And nowhere is this more important today than in the area of sexual sin.  Even the church has increasingly given into the cultural pressure to conform in this area.  More and more you hear of teenagers raised in the church who are promiscuous, and you are called judgmental if you call it out.  The call to tolerance has replaced the call to holiness.  We need to hear again the words of our Lord in Matthew 5 – that adultery is sin, and fornication is sin, and pornography is sin, and lust in the heart is sin.  And it is so bad that to fail to disentangle yourself from these habits is to endanger your soul eternally to God’s judgment.  We need to hear the words of Hebrews 13:4 – “Marriage (and marriage in the Scriptures is only between one man and one woman) is honorable in all, and the bed undefiled: but whoremongers and adulterers God will judge.”

The call to Christ is not a call to come pad your life with fun and comfort in this world.  It is a call to turn away from those habits and thoughts and acts that are offensive to God.  If you cannot do this, then you cannot enter in by the strait gate.  You cannot bring your sins with you through this gate.

Furthermore, we are called upon to humble ourselves before God and to recognize that we cannot save ourselves.  You cannot be a follower of Christ if you think that you can make yourself good enough to get into heaven.  Again, referring to the rich young ruler, one of his problems was not only covetousness; his main problem was pride in his efforts to make himself worthy of God.  This is why Jesus told his disciples that when it came to entering eternal life: “With men this is impossible; but with God all things are possible” (Mt. 19:26).  In other words, it is not only unrighteousness that is the problem; it is self-righteousness. 

You cannot bring your sin through the gate; but neither can you bring your righteousness.  If you would be a follower of Jesus Christ, you must have him as Lord and Savior.  You must trust in him as the only one who can take away your sins and give you access to God the Father.  The apostles would later put it this way: “Neither is there salvation in any other: for there is none other name under heaven given among men, whereby we must be saved” (Jn. 4:12).  You must repent of your sins and believe on the Lord Jesus Christ.  You must embrace, not an atonement of your making, but the redemption accomplished by Jesus.

Of course these two things go together: you will never really embrace the grace of Jesus Christ until you have realized the seriousness of your sin before God.  You will yawn at your sin as long as you are blind to your sin.  Sin is like leprosy; it deadens the moral nerve-endings of our soul and we go on spiritually mutilating ourselves without realizing it.  But once you see how really bad you are, you will not be satisfied until you have repented of your sins.  Repentance from sin and faith in Jesus Christ go together like light and heat.  You cannot have one without the other.

Which way will you follow?

Beyond the two gates lie two ways.  Again, it is not that once you have chosen the gate you now must decide which way to choose.  To choose the gate is to choose the way.  If you choose the strait gate, then you have chosen the narrow way.  If you choose the wide gate, then you have chosen the broad way.  The paths that lead from the gates mimic the character of the gate.  The strait gate does not lead to a broad way – it is a narrow gate for a narrow way.

It is very important to follow our Lord’s words here, because it helps to undermine some misconceptions about the Christian life that are rampant in our day.  Some would give the impression that to choose Jesus is to begin a sort of heaven on earth.  It’s all good from here!  But this is not what our Lord says here, and it is dishonest to convey any other impression about Christian discipleship.  Our Lord does not paint a rosy picture of the Christian life now; it is a narrow way, and it is difficult to traverse.  As Matthew Henry put it, “We are not in heaven as soon as we are got through the strait gate.”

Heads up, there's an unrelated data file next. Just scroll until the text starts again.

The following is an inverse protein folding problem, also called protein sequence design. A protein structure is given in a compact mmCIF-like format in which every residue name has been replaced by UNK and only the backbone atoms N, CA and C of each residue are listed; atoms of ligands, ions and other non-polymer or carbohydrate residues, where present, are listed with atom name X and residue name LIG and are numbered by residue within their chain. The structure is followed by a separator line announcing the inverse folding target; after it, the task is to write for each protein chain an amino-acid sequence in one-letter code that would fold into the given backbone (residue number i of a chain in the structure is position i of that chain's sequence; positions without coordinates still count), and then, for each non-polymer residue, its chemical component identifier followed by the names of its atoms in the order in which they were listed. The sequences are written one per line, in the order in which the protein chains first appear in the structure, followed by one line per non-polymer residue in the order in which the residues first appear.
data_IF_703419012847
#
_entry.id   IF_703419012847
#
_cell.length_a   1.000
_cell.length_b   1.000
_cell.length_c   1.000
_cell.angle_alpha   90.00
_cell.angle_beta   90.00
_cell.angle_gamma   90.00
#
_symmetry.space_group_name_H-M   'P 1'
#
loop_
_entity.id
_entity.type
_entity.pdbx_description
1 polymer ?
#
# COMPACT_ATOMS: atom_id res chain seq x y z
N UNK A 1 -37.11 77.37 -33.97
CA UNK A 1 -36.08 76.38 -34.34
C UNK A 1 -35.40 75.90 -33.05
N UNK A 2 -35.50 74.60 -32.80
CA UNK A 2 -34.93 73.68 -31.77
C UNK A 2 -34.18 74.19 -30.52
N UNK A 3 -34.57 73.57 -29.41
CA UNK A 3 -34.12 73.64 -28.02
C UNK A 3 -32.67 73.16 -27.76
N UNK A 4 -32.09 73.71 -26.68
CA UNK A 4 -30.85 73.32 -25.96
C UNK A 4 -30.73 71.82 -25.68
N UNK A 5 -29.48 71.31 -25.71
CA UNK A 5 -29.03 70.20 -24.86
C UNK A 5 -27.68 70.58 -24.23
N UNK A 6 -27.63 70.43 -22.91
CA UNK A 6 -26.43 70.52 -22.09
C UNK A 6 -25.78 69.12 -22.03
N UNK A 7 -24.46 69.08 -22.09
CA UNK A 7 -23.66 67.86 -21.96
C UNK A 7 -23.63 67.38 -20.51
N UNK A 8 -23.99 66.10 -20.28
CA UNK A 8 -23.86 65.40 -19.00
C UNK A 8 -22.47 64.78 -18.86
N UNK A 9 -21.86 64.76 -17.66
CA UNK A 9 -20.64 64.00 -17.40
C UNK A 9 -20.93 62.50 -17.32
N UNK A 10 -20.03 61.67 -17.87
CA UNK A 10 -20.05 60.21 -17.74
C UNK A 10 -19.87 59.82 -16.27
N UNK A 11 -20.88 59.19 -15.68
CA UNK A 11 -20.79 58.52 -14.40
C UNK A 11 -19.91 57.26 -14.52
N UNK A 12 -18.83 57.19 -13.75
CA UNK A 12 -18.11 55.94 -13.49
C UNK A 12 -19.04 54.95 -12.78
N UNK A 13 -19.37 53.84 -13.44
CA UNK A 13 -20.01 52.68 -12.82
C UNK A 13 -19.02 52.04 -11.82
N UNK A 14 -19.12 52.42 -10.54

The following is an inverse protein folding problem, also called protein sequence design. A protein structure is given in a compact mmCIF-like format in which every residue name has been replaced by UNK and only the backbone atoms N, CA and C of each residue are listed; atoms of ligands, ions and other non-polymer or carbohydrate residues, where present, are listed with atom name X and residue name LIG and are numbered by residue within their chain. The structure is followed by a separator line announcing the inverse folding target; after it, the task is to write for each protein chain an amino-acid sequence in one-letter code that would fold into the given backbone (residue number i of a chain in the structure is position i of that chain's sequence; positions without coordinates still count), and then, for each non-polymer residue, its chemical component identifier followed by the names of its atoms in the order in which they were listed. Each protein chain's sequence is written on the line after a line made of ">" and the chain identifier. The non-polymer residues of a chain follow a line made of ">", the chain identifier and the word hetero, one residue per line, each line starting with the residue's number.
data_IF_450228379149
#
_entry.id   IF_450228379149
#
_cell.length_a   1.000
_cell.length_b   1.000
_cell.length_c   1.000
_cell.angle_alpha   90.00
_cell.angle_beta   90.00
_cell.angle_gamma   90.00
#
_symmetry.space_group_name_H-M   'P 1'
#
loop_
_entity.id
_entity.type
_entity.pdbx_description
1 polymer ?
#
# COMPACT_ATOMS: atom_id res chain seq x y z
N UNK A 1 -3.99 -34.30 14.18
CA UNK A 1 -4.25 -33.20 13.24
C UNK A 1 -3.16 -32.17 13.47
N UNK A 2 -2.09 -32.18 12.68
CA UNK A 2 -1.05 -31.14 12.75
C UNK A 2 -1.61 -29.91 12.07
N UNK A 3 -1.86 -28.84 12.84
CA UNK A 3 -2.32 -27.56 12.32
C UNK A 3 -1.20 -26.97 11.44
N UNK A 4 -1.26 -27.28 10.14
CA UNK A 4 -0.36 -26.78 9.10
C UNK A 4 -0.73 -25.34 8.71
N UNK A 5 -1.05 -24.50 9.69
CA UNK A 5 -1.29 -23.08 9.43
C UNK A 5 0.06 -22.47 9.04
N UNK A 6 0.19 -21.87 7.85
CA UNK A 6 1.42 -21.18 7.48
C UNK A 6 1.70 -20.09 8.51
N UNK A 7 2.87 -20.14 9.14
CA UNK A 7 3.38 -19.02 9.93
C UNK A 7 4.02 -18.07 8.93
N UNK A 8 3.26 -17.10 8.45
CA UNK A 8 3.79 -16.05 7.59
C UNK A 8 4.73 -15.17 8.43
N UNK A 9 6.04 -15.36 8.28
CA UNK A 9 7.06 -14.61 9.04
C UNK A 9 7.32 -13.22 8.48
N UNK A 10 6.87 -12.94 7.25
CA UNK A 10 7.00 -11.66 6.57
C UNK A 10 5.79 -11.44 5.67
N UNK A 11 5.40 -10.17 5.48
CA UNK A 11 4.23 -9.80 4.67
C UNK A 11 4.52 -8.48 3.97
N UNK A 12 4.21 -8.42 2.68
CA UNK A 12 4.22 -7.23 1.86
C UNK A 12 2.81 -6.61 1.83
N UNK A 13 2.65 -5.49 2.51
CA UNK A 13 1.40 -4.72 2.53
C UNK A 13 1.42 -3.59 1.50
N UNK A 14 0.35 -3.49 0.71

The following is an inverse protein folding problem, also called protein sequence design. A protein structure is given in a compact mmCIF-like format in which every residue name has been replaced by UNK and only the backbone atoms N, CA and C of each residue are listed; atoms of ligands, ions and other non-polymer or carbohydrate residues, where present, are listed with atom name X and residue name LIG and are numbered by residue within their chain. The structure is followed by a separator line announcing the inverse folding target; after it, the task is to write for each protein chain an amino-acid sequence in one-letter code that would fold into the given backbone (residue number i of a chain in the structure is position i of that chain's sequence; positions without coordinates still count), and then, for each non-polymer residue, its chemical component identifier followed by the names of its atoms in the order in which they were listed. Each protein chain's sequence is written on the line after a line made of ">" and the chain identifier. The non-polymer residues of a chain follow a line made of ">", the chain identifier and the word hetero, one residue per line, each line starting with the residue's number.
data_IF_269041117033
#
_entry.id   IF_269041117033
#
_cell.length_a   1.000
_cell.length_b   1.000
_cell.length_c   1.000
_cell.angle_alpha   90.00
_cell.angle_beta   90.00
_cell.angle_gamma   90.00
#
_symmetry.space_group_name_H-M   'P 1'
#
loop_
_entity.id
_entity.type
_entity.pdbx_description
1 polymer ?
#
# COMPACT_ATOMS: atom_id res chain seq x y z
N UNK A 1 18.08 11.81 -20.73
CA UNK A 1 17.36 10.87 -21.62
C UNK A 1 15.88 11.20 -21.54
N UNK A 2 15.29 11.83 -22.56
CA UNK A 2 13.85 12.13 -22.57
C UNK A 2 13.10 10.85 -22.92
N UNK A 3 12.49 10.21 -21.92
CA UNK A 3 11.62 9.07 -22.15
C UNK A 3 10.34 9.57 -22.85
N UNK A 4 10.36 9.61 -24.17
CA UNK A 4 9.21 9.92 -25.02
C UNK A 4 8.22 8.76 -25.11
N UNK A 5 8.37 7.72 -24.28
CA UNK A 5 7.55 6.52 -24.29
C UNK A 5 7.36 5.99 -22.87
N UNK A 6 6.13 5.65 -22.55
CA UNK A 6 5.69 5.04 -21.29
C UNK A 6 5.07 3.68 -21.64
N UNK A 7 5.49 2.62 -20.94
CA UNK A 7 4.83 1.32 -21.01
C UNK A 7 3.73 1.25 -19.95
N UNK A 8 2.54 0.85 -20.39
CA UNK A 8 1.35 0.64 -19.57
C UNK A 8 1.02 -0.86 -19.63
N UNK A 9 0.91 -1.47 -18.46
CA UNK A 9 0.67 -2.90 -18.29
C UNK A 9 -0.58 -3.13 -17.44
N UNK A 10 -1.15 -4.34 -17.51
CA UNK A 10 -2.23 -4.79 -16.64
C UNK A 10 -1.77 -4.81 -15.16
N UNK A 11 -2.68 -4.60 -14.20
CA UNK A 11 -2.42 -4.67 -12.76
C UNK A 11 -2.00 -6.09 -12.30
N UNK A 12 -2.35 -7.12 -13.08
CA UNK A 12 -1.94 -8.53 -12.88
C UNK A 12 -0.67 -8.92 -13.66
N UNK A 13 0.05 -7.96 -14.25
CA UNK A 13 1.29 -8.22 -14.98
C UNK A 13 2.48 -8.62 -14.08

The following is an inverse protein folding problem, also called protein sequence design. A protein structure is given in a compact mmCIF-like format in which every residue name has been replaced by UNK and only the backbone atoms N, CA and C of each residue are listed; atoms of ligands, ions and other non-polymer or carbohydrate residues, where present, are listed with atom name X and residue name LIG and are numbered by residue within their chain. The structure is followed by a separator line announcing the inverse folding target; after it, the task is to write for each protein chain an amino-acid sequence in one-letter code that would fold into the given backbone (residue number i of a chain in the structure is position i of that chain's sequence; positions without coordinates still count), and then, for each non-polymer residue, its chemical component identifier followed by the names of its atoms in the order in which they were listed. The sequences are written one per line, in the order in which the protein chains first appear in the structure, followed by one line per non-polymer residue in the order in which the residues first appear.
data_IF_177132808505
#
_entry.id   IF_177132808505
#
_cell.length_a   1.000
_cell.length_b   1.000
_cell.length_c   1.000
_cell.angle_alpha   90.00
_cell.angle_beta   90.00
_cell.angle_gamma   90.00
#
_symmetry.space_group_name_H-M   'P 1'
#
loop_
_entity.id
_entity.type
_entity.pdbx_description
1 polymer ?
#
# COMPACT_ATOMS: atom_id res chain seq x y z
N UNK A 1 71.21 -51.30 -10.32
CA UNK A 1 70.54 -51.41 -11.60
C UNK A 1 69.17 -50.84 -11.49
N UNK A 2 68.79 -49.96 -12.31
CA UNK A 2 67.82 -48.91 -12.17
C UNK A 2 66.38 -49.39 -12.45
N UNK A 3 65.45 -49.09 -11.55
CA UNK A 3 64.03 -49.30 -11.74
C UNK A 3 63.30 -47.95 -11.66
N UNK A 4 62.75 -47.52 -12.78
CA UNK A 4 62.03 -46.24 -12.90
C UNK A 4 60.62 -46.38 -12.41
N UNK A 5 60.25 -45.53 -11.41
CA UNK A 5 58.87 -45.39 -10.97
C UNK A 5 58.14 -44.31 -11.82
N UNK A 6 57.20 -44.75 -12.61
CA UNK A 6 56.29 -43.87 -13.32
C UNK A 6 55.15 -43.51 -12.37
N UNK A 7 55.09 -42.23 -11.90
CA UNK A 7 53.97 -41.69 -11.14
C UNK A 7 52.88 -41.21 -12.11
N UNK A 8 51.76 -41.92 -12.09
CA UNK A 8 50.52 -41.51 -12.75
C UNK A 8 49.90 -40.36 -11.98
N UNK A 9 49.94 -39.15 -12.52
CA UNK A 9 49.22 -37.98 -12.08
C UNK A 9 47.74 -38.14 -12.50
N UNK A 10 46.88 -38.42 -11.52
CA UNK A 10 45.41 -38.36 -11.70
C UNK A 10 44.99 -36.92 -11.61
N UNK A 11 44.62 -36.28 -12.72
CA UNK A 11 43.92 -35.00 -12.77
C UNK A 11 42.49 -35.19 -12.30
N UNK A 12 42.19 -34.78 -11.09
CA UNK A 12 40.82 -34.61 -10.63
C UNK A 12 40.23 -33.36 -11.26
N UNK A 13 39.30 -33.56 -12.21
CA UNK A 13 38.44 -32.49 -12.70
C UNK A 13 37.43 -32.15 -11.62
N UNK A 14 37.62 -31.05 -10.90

In verse 14, in our version, our Lord says, “Because strait is the gate and narrow is the way that leadeth unto life.”  In some versions, the word for “narrow” is translated “hard.”  The Christian life is hard!  How many people are saying that?  But this is exactly what our Lord said.  Why is the Christian way hard?

Well, look back at this Sermon.  If you are a disciple of Christ, this is what your life is supposed to look like.  Or at least the trajectory of your life is supposed to be pointed in this direction.  Look at the Beatitudes – poor in spirit, mourning over sin, meek, hungering and thirsting for righteousness, merciful, pure in heart, peacemakers – does that describe you?  Or does it describe what you are becoming?  Because if it is, you will have discovered that sanctification is not an easy process.  It requires self-denial, resisting temptation, and doing what you ought when it’s not what you want.  This is why the apostle Paul describes it as putting sin to death (Rom. 8:13), mortifying the flesh.  It is hard.  And it is harder because it is not the work of a day or an hour but the work of a lifetime.  It’s described as running a race; and it’s not important who starts but who finishes.

Another reason why this way is hard is because it attracts persecution.  The Greek word behind “narrow” in verse 14 not only conveys the idea of hardness, but it also conveys the idea of persecution.  As our Lord points out, there are a few in this way; everyone else is in the broad way.  And they look upon “the few” as odd, as misfits, as unworthy of acceptance and approval.  So they persecute them.  And we should not be surprised when this happens, for “all that will live godly in Christ Jesus shall suffer persecution” (2 Tim. 3:12).  Our Lord put it to his disciples, “If they have persecuted me, they will also persecute you” (Jn. 15:20).  And this is hard.  No one likes to be hated and no one likes to be persecuted.  But this is the only way: “We must through much tribulation enter into the kingdom of God” (Act 14:22).